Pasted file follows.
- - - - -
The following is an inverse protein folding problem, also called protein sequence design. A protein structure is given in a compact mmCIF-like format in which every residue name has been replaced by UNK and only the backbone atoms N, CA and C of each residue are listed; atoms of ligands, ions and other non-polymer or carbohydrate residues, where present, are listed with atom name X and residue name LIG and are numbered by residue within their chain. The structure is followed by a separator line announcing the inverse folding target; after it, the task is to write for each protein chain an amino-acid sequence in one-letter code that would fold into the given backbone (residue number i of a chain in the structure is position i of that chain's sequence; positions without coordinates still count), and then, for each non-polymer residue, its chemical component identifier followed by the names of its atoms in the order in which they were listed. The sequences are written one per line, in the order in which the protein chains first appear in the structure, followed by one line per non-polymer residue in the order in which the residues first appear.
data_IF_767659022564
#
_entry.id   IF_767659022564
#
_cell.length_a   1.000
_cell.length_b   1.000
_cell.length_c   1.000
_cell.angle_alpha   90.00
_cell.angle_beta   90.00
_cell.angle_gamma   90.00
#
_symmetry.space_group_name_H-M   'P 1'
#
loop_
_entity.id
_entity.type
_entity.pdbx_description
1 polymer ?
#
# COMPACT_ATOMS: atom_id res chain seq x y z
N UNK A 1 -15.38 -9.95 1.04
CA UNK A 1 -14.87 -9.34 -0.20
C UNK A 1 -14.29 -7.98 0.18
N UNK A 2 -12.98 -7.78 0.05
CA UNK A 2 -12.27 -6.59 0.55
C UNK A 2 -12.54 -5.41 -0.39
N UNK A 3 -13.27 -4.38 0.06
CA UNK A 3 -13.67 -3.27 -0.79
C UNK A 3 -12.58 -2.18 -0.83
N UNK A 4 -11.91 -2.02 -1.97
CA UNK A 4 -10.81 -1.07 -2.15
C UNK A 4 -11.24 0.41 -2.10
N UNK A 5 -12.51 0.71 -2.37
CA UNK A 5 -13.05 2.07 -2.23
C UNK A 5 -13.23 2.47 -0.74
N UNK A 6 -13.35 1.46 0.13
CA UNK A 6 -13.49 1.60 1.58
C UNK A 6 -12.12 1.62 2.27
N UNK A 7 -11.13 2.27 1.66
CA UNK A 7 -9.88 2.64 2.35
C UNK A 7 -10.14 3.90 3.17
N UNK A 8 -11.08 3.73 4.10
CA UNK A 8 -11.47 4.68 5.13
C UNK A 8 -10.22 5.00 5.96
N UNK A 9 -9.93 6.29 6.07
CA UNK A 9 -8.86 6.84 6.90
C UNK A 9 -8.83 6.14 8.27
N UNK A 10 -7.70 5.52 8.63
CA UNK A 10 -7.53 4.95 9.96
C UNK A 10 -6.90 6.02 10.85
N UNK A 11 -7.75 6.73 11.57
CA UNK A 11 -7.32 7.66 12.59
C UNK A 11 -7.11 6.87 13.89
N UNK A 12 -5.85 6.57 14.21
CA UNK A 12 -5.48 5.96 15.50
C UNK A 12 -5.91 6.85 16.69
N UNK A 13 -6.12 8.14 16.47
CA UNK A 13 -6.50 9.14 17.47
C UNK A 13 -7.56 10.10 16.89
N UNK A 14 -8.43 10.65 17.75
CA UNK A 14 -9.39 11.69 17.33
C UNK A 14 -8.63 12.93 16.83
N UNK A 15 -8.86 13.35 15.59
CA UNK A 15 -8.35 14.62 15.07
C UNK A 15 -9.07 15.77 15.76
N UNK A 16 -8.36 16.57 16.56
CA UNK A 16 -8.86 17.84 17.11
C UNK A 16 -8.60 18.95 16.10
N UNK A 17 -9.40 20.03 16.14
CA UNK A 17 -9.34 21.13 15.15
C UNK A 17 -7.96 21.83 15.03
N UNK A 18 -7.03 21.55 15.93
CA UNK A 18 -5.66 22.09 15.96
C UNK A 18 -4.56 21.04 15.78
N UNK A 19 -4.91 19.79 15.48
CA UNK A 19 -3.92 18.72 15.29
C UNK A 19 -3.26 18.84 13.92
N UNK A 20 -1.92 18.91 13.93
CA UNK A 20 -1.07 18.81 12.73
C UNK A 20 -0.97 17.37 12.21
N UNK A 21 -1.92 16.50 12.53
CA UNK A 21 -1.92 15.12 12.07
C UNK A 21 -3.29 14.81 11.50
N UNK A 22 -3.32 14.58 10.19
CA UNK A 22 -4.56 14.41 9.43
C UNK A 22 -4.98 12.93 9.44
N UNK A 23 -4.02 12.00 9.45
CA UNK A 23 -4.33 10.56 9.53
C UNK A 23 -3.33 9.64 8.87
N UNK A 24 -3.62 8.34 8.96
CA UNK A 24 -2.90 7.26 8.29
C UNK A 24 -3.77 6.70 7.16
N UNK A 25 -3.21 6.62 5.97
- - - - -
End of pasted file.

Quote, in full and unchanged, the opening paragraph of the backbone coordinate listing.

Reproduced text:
The following is an inverse protein folding problem, also called protein sequence design. A protein structure is given in a compact mmCIF-like format in which every residue name has been replaced by UNK and only the backbone atoms N, CA and C of each residue are listed; atoms of ligands, ions and other non-polymer or carbohydrate residues, where present, are listed with atom name X and residue name LIG and are numbered by residue within their chain. The structure is followed by a separator line announcing the inverse folding target; after it, the task is to write for each protein chain an amino-acid sequence in one-letter code that would fold into the given backbone (residue number i of a chain in the structure is position i of that chain's sequence; positions without coordinates still count), and then, for each non-polymer residue, its chemical component identifier followed by the names of its atoms in the order in which they were listed. The sequences are written one per line, in the order in which the protein chains first appear in the structure, followed by one line per non-polymer residue in the order in which the residues first appear.